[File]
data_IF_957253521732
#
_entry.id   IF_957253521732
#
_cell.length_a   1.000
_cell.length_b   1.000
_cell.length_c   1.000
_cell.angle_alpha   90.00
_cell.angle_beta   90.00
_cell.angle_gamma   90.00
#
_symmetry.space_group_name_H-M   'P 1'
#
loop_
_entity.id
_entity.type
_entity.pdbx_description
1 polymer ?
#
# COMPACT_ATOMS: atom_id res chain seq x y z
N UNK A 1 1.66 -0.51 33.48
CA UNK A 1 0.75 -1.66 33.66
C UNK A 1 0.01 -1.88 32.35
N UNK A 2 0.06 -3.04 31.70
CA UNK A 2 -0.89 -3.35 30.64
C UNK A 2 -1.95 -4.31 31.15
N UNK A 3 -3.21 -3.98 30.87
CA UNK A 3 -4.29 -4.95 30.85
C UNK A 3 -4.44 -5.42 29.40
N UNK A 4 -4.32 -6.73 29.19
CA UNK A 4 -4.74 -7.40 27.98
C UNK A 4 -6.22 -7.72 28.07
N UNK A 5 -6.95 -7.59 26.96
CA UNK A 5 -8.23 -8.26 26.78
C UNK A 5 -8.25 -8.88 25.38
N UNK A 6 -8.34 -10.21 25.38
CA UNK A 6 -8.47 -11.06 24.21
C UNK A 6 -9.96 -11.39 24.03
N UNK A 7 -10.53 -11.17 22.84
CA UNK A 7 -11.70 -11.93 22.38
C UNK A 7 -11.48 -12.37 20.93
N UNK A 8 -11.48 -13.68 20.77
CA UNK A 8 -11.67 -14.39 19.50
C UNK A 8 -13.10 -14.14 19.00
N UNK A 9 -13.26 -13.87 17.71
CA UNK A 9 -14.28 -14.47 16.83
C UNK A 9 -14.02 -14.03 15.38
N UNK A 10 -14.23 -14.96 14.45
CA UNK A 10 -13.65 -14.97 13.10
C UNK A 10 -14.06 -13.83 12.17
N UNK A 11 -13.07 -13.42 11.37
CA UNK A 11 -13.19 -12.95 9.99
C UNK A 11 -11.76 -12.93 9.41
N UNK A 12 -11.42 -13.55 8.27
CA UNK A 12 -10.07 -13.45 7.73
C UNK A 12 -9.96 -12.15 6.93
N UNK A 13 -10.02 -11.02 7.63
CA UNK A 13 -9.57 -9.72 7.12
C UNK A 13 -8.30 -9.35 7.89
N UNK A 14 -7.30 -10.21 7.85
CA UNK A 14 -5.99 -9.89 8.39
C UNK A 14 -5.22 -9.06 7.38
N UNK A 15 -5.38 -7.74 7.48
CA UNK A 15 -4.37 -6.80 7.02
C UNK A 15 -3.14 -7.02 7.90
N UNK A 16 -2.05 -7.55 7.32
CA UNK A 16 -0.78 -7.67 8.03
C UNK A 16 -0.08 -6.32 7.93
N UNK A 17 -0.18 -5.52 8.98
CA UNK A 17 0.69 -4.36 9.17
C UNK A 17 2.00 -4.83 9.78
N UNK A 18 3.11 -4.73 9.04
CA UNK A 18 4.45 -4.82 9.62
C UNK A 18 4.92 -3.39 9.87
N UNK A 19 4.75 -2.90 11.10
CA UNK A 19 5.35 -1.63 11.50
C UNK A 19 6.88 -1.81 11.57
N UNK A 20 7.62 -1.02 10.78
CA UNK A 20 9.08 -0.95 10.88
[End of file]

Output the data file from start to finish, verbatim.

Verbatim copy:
data_IF_957253521732
#
_entry.id   IF_957253521732
#
_cell.length_a   1.000
_cell.length_b   1.000
_cell.length_c   1.000
_cell.angle_alpha   90.00
_cell.angle_beta   90.00
_cell.angle_gamma   90.00
#
_symmetry.space_group_name_H-M   'P 1'
#
loop_
_entity.id
_entity.type
_entity.pdbx_description
1 polymer ?
#
# COMPACT_ATOMS: atom_id res chain seq x y z
N UNK A 1 1.66 -0.51 33.48
CA UNK A 1 0.75 -1.66 33.66
C UNK A 1 0.01 -1.88 32.35
N UNK A 2 0.06 -3.04 31.70
CA UNK A 2 -0.89 -3.35 30.64
C UNK A 2 -1.95 -4.31 31.15
N UNK A 3 -3.21 -3.98 30.87
CA UNK A 3 -4.29 -4.95 30.85
C UNK A 3 -4.44 -5.42 29.40
N UNK A 4 -4.32 -6.73 29.19
CA UNK A 4 -4.74 -7.40 27.98
C UNK A 4 -6.22 -7.72 28.07
N UNK A 5 -6.95 -7.59 26.96
CA UNK A 5 -8.23 -8.26 26.78
C UNK A 5 -8.25 -8.88 25.38
N UNK A 6 -8.34 -10.21 25.38
CA UNK A 6 -8.47 -11.06 24.21
C UNK A 6 -9.96 -11.39 24.03
N UNK A 7 -10.53 -11.17 22.84
CA UNK A 7 -11.70 -11.93 22.38
C UNK A 7 -11.48 -12.37 20.93
N UNK A 8 -11.48 -13.68 20.77
CA UNK A 8 -11.67 -14.39 19.50
C UNK A 8 -13.10 -14.14 19.00
N UNK A 9 -13.26 -13.87 17.71
CA UNK A 9 -14.28 -14.47 16.83
C UNK A 9 -14.02 -14.03 15.38
N UNK A 10 -14.23 -14.96 14.45
CA UNK A 10 -13.65 -14.97 13.10
C UNK A 10 -14.06 -13.83 12.17
N UNK A 11 -13.07 -13.42 11.37
CA UNK A 11 -13.19 -12.95 9.99
C UNK A 11 -11.76 -12.93 9.41
N UNK A 12 -11.42 -13.55 8.27
CA UNK A 12 -10.07 -13.45 7.73
C UNK A 12 -9.96 -12.15 6.93
N UNK A 13 -10.02 -11.02 7.63
CA UNK A 13 -9.57 -9.72 7.12
C UNK A 13 -8.30 -9.35 7.89
N UNK A 14 -7.30 -10.21 7.85
CA UNK A 14 -5.99 -9.89 8.39
C UNK A 14 -5.22 -9.06 7.38
N UNK A 15 -5.38 -7.74 7.48
CA UNK A 15 -4.37 -6.80 7.02
C UNK A 15 -3.14 -7.02 7.90
N UNK A 16 -2.05 -7.55 7.32
CA UNK A 16 -0.78 -7.67 8.03
C UNK A 16 -0.08 -6.32 7.93
N UNK A 17 -0.18 -5.52 8.98
CA UNK A 17 0.69 -4.36 9.17
C UNK A 17 2.00 -4.83 9.78
N UNK A 18 3.11 -4.73 9.04
CA UNK A 18 4.45 -4.82 9.62
C UNK A 18 4.92 -3.39 9.87
N UNK A 19 4.75 -2.90 11.10
CA UNK A 19 5.35 -1.63 11.50
C UNK A 19 6.88 -1.81 11.57
N UNK A 20 7.62 -1.02 10.78
CA UNK A 20 9.08 -0.95 10.88